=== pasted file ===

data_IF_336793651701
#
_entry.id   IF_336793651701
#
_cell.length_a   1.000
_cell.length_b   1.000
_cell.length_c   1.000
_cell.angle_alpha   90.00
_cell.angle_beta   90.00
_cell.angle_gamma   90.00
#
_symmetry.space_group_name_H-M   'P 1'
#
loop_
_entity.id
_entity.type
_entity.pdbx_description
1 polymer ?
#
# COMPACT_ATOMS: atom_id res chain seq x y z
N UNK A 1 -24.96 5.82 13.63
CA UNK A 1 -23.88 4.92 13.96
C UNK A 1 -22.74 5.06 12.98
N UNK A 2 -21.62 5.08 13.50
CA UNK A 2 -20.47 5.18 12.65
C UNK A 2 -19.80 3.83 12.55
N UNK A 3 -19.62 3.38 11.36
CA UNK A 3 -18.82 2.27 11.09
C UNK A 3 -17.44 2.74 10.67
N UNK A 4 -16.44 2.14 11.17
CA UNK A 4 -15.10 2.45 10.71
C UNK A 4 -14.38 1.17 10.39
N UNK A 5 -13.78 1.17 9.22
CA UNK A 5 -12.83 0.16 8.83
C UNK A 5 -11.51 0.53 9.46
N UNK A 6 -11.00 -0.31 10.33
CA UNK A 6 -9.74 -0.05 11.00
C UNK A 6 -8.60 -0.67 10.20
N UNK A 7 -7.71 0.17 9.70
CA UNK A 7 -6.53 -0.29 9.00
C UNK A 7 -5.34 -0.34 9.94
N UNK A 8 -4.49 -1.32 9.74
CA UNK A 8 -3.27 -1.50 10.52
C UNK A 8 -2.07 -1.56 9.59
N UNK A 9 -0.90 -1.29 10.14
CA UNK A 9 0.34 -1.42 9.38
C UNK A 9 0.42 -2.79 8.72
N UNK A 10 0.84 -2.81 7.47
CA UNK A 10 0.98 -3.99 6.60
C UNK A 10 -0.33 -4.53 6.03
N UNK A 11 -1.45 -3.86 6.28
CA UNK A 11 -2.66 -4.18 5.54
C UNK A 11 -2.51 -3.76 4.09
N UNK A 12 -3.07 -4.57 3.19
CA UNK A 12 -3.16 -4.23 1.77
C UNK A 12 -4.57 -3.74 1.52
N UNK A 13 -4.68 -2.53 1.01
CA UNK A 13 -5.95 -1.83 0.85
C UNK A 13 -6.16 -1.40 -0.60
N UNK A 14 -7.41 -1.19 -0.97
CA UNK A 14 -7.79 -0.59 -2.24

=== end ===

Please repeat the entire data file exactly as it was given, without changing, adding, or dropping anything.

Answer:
data_IF_336793651701
#
_entry.id   IF_336793651701
#
_cell.length_a   1.000
_cell.length_b   1.000
_cell.length_c   1.000
_cell.angle_alpha   90.00
_cell.angle_beta   90.00
_cell.angle_gamma   90.00
#
_symmetry.space_group_name_H-M   'P 1'
#
loop_
_entity.id
_entity.type
_entity.pdbx_description
1 polymer ?
#
# COMPACT_ATOMS: atom_id res chain seq x y z
N UNK A 1 -24.96 5.82 13.63
CA UNK A 1 -23.88 4.92 13.96
C UNK A 1 -22.74 5.06 12.98
N UNK A 2 -21.62 5.08 13.50
CA UNK A 2 -20.47 5.18 12.65
C UNK A 2 -19.80 3.83 12.55
N UNK A 3 -19.62 3.38 11.36
CA UNK A 3 -18.82 2.27 11.09
C UNK A 3 -17.44 2.74 10.67
N UNK A 4 -16.44 2.14 11.17
CA UNK A 4 -15.10 2.45 10.71
C UNK A 4 -14.38 1.17 10.39
N UNK A 5 -13.78 1.17 9.22
CA UNK A 5 -12.83 0.16 8.83
C UNK A 5 -11.51 0.53 9.46
N UNK A 6 -11.00 -0.31 10.33
CA UNK A 6 -9.74 -0.05 11.00
C UNK A 6 -8.60 -0.67 10.20
N UNK A 7 -7.71 0.17 9.70
CA UNK A 7 -6.53 -0.29 9.00
C UNK A 7 -5.34 -0.34 9.94
N UNK A 8 -4.49 -1.32 9.74
CA UNK A 8 -3.27 -1.50 10.52
C UNK A 8 -2.07 -1.56 9.59
N UNK A 9 -0.90 -1.29 10.14
CA UNK A 9 0.34 -1.42 9.38
C UNK A 9 0.42 -2.79 8.72
N UNK A 10 0.84 -2.81 7.47
CA UNK A 10 0.98 -3.99 6.60
C UNK A 10 -0.33 -4.53 6.03
N UNK A 11 -1.45 -3.86 6.28
CA UNK A 11 -2.66 -4.18 5.54
C UNK A 11 -2.51 -3.76 4.09
N UNK A 12 -3.07 -4.57 3.19
CA UNK A 12 -3.16 -4.23 1.77
C UNK A 12 -4.57 -3.74 1.52
N UNK A 13 -4.68 -2.53 1.01
CA UNK A 13 -5.95 -1.83 0.85
C UNK A 13 -6.16 -1.40 -0.60
N UNK A 14 -7.41 -1.19 -0.97
CA UNK A 14 -7.79 -0.59 -2.24